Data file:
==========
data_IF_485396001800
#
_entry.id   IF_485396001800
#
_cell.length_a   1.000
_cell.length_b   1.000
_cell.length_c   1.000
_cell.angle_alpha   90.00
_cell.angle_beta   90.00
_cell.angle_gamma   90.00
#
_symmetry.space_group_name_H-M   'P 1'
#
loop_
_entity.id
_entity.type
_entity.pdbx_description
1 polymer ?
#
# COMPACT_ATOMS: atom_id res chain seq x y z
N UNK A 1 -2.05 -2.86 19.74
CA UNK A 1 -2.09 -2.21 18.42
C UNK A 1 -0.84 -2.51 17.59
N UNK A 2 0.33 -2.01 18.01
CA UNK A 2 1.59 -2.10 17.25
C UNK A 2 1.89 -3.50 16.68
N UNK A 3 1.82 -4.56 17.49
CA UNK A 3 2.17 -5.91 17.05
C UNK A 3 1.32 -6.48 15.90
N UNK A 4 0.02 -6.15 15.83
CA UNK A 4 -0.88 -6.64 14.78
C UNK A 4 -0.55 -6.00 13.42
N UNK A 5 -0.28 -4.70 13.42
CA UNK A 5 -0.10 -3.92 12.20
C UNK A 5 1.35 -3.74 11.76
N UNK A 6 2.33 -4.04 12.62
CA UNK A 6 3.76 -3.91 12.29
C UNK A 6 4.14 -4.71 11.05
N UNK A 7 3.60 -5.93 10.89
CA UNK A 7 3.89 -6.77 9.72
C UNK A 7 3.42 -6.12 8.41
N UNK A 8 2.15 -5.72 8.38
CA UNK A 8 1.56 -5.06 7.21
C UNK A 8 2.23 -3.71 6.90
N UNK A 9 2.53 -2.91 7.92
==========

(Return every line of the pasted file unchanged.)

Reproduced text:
data_IF_485396001800
#
_entry.id   IF_485396001800
#
_cell.length_a   1.000
_cell.length_b   1.000
_cell.length_c   1.000
_cell.angle_alpha   90.00
_cell.angle_beta   90.00
_cell.angle_gamma   90.00
#
_symmetry.space_group_name_H-M   'P 1'
#
loop_
_entity.id
_entity.type
_entity.pdbx_description
1 polymer ?
#
# COMPACT_ATOMS: atom_id res chain seq x y z
N UNK A 1 -2.05 -2.86 19.74
CA UNK A 1 -2.09 -2.21 18.42
C UNK A 1 -0.84 -2.51 17.59
N UNK A 2 0.33 -2.01 18.01
CA UNK A 2 1.59 -2.10 17.25
C UNK A 2 1.89 -3.50 16.68
N UNK A 3 1.82 -4.56 17.49
CA UNK A 3 2.17 -5.91 17.05
C UNK A 3 1.32 -6.48 15.90
N UNK A 4 0.02 -6.15 15.83
CA UNK A 4 -0.88 -6.64 14.78
C UNK A 4 -0.55 -6.00 13.42
N UNK A 5 -0.28 -4.70 13.42
CA UNK A 5 -0.10 -3.92 12.20
C UNK A 5 1.35 -3.74 11.76
N UNK A 6 2.33 -4.04 12.62
CA UNK A 6 3.76 -3.91 12.29
C UNK A 6 4.14 -4.71 11.05
N UNK A 7 3.60 -5.93 10.89
CA UNK A 7 3.89 -6.77 9.72
C UNK A 7 3.42 -6.12 8.41
N UNK A 8 2.15 -5.72 8.38
CA UNK A 8 1.56 -5.06 7.21
C UNK A 8 2.23 -3.71 6.90
N UNK A 9 2.53 -2.91 7.92